Translation of preindustrial in Spanish:

preindustrial

preindustrial, adj.

Pronunciation /ˌpriɪnˈdəstriəl//priːɪnˈdʌstrɪəl/

adjective

  • 1

    preindustrial
    • In pre-industrial Britain, printed wallpaper was unavailable to most households, so colour and pattern effects were created through painted floors, ceilings and furniture and stencilled walls.
    • In 1868 Japan was a pre-industrial society; less than 40 years later it was a world power.
    • Historians are still grappling with questions of identity as these applied to pre-industrial societies.
    • The supply of food, at a reasonable price, was crucial to social and political order in all pre-industrial societies.
    • While some paint an idyllic picture of pre-industrial or early industrial society, the reality for the masses of working people was anything but idyllic.
    • In classical Marxist thought slavery is a mode of production that characterizes primitive communities, feudalism, and pre-industrial agrarian societies.
    • Central to its ideology was a nostalgic idealization of pre-industrial society.
    • By rephrasing the problem of deforestation more exactly as a lack of timber of a particular quality, it becomes possible to reflect on pre-industrial society's multiple uses for wood.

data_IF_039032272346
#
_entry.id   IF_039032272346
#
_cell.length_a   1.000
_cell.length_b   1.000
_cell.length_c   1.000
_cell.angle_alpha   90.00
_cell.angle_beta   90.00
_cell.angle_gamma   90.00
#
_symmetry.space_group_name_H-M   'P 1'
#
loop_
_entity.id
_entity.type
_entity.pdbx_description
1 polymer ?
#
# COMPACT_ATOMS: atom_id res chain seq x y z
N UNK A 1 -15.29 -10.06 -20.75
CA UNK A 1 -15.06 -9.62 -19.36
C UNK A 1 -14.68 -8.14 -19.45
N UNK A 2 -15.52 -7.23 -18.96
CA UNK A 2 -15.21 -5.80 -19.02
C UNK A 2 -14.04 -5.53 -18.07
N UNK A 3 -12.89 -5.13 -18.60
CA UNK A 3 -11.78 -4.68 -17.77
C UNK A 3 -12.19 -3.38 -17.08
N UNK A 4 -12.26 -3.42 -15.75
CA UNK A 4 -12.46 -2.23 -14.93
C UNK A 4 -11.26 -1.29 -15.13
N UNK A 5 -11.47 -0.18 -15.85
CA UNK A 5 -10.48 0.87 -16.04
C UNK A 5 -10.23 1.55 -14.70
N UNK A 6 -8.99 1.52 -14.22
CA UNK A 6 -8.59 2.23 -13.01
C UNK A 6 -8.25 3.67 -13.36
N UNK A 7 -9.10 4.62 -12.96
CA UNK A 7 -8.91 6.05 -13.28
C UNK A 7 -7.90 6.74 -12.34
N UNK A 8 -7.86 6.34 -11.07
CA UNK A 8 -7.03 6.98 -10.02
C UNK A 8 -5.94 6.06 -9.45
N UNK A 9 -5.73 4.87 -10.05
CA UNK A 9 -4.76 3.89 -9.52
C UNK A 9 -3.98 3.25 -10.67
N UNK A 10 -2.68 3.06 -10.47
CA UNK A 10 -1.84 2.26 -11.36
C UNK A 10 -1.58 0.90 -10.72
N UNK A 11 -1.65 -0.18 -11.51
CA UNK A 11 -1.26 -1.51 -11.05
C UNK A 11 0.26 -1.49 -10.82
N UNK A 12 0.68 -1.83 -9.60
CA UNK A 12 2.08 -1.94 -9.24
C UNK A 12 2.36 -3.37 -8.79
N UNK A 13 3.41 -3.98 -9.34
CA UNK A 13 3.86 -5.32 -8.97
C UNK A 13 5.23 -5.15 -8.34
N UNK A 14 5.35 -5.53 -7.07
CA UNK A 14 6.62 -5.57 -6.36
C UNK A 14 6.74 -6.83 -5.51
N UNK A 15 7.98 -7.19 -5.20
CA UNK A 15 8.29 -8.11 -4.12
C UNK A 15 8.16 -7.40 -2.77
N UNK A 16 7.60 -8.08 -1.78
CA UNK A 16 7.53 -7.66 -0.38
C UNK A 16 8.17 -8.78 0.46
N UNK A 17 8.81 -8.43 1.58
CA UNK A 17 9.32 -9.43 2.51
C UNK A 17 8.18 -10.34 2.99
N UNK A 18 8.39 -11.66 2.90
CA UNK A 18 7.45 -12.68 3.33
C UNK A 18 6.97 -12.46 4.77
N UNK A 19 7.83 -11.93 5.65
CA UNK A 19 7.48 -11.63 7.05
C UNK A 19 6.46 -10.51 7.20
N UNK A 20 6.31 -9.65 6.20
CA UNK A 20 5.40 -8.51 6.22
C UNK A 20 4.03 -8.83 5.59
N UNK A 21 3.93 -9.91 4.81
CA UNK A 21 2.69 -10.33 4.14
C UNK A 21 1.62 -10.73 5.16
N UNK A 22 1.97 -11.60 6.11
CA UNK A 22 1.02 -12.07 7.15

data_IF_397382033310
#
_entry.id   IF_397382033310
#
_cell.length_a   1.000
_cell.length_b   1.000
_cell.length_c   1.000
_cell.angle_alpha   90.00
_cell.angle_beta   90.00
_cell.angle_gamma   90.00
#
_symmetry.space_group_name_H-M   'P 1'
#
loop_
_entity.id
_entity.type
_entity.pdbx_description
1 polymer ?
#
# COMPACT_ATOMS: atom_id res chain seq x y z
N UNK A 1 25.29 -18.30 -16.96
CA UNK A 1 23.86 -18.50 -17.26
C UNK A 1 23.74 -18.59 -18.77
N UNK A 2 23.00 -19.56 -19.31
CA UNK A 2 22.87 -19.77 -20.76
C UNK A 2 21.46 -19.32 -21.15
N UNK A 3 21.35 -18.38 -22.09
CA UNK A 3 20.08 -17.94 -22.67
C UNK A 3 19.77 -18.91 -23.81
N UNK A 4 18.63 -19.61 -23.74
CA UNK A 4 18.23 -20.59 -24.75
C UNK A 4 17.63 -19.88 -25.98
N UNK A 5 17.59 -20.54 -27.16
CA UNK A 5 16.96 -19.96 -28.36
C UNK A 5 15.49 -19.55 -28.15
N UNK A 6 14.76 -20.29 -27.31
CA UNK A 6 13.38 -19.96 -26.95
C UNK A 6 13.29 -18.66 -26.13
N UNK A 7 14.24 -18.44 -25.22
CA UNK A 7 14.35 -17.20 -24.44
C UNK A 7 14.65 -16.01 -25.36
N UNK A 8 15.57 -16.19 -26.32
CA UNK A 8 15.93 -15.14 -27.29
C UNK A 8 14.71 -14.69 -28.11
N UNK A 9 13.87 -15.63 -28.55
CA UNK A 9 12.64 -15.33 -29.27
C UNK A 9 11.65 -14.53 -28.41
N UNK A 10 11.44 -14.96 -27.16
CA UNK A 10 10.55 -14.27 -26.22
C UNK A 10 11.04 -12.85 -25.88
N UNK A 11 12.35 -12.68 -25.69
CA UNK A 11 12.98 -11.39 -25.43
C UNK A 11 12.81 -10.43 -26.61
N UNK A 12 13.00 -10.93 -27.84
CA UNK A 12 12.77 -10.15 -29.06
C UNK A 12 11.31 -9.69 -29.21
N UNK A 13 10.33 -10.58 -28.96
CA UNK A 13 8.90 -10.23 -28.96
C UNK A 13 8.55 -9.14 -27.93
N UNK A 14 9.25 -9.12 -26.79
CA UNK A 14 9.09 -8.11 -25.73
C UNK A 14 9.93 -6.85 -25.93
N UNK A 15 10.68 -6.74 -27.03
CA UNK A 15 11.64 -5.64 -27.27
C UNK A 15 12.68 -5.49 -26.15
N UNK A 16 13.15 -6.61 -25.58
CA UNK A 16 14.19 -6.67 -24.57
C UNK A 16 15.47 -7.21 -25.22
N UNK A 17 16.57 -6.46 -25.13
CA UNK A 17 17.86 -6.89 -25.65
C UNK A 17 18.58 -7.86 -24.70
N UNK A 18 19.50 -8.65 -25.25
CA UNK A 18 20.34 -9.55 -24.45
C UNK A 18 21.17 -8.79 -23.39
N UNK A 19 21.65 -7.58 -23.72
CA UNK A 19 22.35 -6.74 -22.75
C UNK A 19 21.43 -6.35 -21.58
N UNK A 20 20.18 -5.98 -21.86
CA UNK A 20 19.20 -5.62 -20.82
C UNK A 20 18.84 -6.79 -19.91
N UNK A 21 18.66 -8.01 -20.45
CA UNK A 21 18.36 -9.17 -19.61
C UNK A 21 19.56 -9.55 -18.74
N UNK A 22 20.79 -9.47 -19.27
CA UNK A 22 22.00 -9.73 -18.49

• For the pre-industrial period and the industrial revolution, records of either the number of hours worked per day or days per year are scarce and scattered.
    • In pre-industrial society, women were valued - and valued themselves - for their irreplaceable contributions to the functioning of the home.
    • If militarism for Spencer and Hintze was a manifestation of pre-industrial and pre-capitalist societies, for Marxists all pre-socialist systems were basically militaristic.
    • Those who believe that modern societies are almost every bit as religious as pre-industrial ones show a similarly broad range of religious positions.
    • Yet information war theory posits that even a pre-industrial or agrarian society does have vulnerabilities.
    • This point was probably reached much sooner in pre-industrial communal societies with shorter life spans than our own, where children are regarded as dependent well into their teenage years.
    • Much of Africa and the Middle East remains locked in pre-industrial agricultural societies with weak institutions and authoritarian rulers.